I started Dunitz & Company a long time ago. Initially I dreamed of opening a retail store and working with artisans all around the world. After some due diligence, I decided building a wholesale business made more sense for me. That was in 1988 when I was still working at MGM/UA, then located in Culver City, CA. I had a promising career in the entertainment business, but I just wasn’t that happy. I always joke I’d be a lot richer (money-wise) today if I’d stuck to that course. In 1985, I left a position I had at Warner Home Video for a year of travel. I was restless then too. Most of my time was spent in Asia and I’m certain that that is where the initial notion of exploring and offering world crafts came from.
It’s a bit of a blur when I think about the early days of Dunitz & Company. I was young and stupid and did a lot of shooting from the hip. While still working at my corporate gig, I decided to take a vacation to Guatemala. I didn’t know if it was time to actively seek a new “job” or take a leap and start my own business. Assuming I would throw my hat in the ring and start a business, Guatemala was a country a lot closer to me than any of those I’d visited and really enjoyed in Asia. It meant spending a lot less hours on a plane. The time I could steal away for traveling was limited by my allotted vacation. And I knew I’d find lots of beautifully made crafts in the “Land of Eternal Spring.” I assumed Guatemala would be an easier place to start a business. What I didn’t realize, and later ignored was that Guatemala was in the midst of Civil War and since the early 60’s more than 200,000 people were either killed or forcibly taken never to be heard from again. The peace accords weren’t actually signed until 1996. It was rough times in Guatemala and there weren’t a lot of travelers there. Those of us that were there, traveled by public chicken bus. It would be years before travelers could easily move about Guatemala by tourist vans. In 1988 it was me and my Lonely Planet guidebook being courageous.
|Market Day in Antigua|
(I’ve changed many names, to protect the people I write about.)
It felt a bit scary on that first trip to Guatemala. I didn’t have a clue of where I should go, what I should see and how I should get around. Initially I booked myself a room in a small worn down hotel in a tough part of town, Zone 1 of Guatemala City. Picture a charming old building with lots of dark stained wood paneling with peeling wallpaper. I remember it was a block from Café Leon where I could snag some good coffee and later mail 1lb bags home to friends and family. It was also an easy walk to Bar Europa.
|Nancy & Ray, my driver|
On one of my first evenings in Guatemala, I met a man, Carlos Duarte, who was the age my father would have been. My mother actually obtained his contact information for me when she knew I was traipsing off to Guatemala. He was a financially successful businessman, living in Guatemala City. His cousin was the husband of one of the women in my mom’s card group. Now widowed, that friend of my mom’s thought meeting Carlos might be advantageous for me. Carlos picked me up and brought me to his home where I met his wife and we had dinner. Evidently his kids were at school in the US. Their home was in a posh neighborhood and it was behind barbed wire. He operated sewing shops where he manufactured clothing for distributors and retailers abroad. I learned that his business partner had been murdered for most likely political reasons, the details I never ascertained. I think Carlos was impressed with my moxie and he offered me a job repping his business in the USA. The truth is, if I wasn’t going to continue on the corporate route back in the States, I knew I would start my own business working with artisans. After dinner Carlos dropped me off at my hotel. I knew if I ever got into trouble in Guatemala I could look him up again. Thankfully, I never had to do that.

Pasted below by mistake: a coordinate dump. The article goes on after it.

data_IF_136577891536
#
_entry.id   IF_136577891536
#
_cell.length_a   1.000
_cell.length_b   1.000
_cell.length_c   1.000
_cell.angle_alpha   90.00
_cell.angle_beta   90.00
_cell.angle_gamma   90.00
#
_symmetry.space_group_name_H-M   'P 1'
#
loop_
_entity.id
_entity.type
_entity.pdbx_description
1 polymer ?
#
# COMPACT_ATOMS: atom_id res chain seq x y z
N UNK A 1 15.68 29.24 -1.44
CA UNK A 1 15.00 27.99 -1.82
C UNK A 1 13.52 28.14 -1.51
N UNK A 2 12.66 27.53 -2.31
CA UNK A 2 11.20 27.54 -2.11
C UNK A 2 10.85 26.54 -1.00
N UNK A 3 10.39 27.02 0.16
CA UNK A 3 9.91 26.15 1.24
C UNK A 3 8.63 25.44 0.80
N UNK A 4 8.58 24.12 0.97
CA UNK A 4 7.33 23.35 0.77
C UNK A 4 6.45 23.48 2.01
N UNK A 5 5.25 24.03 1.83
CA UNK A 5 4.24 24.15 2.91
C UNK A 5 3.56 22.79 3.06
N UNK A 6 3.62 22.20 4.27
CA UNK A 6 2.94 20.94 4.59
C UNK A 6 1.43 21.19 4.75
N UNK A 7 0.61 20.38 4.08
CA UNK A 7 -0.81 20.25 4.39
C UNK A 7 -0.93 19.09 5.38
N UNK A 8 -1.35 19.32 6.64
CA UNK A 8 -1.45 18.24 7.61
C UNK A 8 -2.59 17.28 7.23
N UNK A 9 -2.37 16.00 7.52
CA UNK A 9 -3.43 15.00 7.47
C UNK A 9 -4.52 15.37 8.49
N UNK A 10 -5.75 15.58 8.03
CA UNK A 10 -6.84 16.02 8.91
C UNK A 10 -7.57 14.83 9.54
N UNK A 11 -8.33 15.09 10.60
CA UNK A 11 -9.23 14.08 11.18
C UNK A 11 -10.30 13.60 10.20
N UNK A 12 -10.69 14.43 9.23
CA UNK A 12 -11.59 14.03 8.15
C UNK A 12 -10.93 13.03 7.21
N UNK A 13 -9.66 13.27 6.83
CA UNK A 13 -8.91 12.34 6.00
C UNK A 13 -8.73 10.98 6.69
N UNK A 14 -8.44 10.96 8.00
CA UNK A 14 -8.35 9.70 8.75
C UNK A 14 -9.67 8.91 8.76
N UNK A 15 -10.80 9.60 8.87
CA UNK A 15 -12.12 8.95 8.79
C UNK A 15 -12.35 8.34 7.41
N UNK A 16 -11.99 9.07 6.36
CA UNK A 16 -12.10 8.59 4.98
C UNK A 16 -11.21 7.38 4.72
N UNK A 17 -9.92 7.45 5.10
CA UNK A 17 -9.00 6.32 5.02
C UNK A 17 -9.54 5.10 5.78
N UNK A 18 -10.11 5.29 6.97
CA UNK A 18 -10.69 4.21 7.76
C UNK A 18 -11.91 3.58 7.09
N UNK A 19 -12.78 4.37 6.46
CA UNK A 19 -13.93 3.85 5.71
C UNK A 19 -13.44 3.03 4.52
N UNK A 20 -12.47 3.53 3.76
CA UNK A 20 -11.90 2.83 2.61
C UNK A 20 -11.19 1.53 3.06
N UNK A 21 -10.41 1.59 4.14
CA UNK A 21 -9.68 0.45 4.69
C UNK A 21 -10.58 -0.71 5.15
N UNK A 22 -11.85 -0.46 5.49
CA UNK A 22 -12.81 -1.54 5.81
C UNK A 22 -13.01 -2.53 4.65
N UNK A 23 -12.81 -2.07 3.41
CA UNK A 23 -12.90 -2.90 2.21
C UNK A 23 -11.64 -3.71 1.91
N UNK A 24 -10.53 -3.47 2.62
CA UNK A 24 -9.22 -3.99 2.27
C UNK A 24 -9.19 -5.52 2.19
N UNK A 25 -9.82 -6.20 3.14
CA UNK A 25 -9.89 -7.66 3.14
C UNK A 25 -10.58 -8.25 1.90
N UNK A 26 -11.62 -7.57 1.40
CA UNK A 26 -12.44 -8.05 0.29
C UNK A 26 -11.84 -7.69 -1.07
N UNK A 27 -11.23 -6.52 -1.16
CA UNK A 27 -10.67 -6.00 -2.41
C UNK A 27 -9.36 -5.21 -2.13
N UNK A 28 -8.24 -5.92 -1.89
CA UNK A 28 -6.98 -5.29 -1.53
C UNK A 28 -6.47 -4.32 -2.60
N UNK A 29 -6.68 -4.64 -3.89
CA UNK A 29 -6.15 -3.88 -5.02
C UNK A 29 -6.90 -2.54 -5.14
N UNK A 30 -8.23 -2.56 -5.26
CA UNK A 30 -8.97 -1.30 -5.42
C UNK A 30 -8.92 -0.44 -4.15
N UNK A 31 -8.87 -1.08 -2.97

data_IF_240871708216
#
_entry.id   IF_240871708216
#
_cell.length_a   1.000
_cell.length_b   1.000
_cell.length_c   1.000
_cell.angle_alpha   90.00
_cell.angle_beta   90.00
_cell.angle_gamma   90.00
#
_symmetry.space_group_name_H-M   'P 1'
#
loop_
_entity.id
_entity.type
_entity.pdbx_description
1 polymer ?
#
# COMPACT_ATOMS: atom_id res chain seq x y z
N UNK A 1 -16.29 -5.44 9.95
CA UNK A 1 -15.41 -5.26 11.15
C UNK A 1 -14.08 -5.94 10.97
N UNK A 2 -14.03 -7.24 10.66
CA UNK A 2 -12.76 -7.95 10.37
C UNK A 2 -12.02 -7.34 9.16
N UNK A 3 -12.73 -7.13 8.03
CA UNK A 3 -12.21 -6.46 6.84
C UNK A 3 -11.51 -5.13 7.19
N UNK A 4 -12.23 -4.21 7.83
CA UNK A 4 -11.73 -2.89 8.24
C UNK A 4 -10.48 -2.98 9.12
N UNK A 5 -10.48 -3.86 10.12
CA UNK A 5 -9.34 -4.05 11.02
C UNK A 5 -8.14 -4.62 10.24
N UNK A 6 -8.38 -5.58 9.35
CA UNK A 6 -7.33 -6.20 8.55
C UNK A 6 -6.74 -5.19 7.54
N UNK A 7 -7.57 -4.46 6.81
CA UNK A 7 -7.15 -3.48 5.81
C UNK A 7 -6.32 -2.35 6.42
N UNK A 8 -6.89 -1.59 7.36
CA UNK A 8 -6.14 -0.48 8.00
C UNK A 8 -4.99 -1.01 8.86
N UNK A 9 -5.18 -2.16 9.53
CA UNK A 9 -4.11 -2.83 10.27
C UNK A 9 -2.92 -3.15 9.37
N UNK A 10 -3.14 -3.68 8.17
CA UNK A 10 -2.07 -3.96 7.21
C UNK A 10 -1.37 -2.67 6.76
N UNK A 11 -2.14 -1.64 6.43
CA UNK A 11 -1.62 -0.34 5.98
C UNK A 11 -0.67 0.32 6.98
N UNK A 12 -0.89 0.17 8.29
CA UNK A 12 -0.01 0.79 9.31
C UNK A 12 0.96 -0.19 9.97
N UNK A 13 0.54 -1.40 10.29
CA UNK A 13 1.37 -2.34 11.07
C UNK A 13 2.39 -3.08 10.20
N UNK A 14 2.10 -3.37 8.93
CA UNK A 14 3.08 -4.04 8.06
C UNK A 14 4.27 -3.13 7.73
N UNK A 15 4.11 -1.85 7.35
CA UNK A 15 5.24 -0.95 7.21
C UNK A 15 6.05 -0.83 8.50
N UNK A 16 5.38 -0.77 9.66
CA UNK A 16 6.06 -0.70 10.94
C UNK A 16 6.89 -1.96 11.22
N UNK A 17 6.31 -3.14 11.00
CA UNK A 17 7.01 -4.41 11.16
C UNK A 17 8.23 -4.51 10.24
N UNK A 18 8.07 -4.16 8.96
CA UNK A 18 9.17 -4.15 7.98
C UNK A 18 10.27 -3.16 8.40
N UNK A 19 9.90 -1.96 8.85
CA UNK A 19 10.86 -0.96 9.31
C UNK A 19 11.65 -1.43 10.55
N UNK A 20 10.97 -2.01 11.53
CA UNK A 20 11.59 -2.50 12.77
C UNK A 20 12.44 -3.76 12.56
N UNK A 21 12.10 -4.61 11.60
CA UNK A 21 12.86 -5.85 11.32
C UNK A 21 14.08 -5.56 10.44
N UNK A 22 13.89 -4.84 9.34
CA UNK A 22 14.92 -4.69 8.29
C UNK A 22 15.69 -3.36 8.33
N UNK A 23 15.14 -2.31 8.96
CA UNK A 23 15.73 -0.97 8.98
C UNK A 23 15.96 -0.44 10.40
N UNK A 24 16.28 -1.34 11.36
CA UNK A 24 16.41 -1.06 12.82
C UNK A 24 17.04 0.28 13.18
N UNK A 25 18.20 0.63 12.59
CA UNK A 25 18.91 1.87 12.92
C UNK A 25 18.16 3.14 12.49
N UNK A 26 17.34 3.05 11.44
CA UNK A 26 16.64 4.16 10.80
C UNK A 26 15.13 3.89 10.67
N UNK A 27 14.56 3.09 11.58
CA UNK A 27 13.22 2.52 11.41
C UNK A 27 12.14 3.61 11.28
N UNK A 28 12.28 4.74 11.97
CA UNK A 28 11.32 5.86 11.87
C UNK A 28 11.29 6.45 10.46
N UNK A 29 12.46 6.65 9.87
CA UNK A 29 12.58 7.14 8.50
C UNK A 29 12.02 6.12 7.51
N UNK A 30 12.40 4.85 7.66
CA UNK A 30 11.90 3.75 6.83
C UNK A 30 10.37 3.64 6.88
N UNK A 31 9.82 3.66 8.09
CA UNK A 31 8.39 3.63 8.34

It was suggested by the people I met in Guate (Guatemala City) that Panajachel would be the best place to make artisan connections. It was one of the few places artisans could travel and meet tourists, to sell their goods. On most days there were many Mayan men and women lined up on the street with their baskets of weavings and carvings. It was obvious to me that there was a plethora of opportunity in this country where so many seemed to have little opportunity.
|Learning about Weaving|
But that is for Part#2. After all, I had to return to Los Angeles and my job at MGM/UA and marinate on all I’d learned on that first exploratory trip to Guatemala. Would I look for a new job? Would I pursue a business of my own? (I guess you know the answer to that question.) Would I spend more time in Guatemala before taking my next steps? Stay tuned. I promise to write another segment soon.- ND